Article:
Zimbabwe's Parliament on Monday completed a cycle of public hearings on the Electoral Amendment Bill that was marked by the disruption of numerous meetings in provincial centers including Marondera, Mutare, Masvingo and Kadoma.
Following the disruptions, which most accounts attributed to militants of President Robert Mugabe's ZANU-PF, the Committee on Justice, Legal, Constitutional and Parliamentary Affairs held its final hearing at the Parliament building in Harare without incident.
Parliamentary security officials issues strong warnings to those attending the hearing that they would be arrested if they made any attempt to disrupt it.
Suspected ZANU-PF supporters disrupted a similar meeting in Parliament in July called by the committee on the Zimbabwe Human Rights Commission Bill.
Legislator Innocent Gonese of the Movement for Democratic Change formation of Prime Minister Morgan Tsvangirai said participants in Monday's meeting showed tolerance of opposing points of view. But he said the meeting was unfortunately quite different from most of the hearings held outside the capital beginning on October 17.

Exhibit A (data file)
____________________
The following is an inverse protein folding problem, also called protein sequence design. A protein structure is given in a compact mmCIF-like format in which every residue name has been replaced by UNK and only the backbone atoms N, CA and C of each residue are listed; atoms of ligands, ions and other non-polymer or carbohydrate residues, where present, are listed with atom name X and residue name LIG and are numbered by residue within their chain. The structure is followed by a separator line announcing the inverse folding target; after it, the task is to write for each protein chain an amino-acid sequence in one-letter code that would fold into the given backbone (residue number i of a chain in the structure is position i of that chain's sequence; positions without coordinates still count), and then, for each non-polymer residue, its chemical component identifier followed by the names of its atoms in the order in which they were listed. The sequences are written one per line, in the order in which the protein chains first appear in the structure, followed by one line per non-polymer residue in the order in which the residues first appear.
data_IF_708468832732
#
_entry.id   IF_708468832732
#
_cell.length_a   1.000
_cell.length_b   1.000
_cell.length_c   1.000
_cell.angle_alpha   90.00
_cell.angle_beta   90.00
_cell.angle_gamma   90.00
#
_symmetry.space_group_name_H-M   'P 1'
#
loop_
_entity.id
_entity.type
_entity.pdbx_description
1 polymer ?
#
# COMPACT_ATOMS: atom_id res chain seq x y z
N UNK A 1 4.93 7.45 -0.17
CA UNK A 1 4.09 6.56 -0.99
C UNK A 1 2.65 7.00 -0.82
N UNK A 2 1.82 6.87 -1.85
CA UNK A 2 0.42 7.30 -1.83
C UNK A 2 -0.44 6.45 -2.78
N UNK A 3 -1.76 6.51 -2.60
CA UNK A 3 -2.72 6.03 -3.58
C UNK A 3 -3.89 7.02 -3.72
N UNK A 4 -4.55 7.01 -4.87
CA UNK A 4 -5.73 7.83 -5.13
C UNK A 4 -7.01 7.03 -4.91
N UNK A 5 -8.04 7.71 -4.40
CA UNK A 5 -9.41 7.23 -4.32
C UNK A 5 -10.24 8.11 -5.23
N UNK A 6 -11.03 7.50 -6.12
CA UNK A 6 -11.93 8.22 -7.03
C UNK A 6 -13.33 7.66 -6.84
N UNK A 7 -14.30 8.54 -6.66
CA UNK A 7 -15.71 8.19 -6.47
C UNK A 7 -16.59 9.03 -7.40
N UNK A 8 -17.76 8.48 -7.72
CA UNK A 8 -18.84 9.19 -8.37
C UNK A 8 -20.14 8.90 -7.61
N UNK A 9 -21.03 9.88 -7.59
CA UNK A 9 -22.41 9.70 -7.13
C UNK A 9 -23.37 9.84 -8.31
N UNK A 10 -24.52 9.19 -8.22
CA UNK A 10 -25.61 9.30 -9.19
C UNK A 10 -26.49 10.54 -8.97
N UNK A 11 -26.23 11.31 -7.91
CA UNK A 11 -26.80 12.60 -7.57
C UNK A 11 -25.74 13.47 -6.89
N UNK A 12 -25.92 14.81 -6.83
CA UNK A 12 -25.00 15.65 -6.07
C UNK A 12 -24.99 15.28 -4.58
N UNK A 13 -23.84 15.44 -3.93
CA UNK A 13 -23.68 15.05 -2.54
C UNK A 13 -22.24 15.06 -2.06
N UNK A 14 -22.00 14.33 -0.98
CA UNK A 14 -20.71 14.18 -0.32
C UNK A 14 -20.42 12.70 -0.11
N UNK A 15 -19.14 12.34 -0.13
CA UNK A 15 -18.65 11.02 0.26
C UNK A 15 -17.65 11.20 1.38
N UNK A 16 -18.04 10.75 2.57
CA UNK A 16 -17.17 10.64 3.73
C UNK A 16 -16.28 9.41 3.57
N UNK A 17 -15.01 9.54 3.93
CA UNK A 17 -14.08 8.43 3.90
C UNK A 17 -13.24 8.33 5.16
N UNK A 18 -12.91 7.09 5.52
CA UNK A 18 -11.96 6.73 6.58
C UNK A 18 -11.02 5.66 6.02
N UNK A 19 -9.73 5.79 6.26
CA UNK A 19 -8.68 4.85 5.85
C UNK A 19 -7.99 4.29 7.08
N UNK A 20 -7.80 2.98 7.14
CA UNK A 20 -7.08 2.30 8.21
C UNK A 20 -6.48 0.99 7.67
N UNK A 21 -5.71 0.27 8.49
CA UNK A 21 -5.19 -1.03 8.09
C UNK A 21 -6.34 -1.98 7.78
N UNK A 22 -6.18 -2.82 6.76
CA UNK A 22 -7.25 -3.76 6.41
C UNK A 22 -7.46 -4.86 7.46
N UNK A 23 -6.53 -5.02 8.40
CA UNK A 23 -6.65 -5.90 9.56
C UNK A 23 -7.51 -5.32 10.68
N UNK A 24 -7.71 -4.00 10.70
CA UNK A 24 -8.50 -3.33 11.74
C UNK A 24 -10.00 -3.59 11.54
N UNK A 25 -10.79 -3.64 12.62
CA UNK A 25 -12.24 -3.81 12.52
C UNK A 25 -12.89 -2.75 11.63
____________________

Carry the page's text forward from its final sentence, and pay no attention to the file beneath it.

Some of the provincial meetings were violently disrupted, but ZANU-PF legislator Dorothy Mhangami for Gokwe Central, Midlands province, said a number were abandoned simply because members of the public were not aware they had been scheduled.
Most of those who testified in Parliament on Monday agreed that the new electoral law must bar Zimbabweans in the diaspora from casting ballots, saying those who want to vote must return home. There was agreement that the Zimbabwe Electoral Commission must have sole powers to run elections and should the funds it needs to do that.
ZANU-PF spokesman Rugare Gumbo said his party is opposed to the diaspora vote because the process may not be waterproof enough to prevent election fraud.
"How do we know the diaspora people have not voted multiple times? Gumbo demanded. "They should come and vote here, no one will be arrested."
Election Resource Center Director Tawanda Chimhini sand language in the amendment bill requiring voters to cast ballots only where they are registered - and not at any polling station in a ward as currently - would leave rural voters vulnerable to intimidation.
The measure was introduced to prevent the casting of multiple ballots.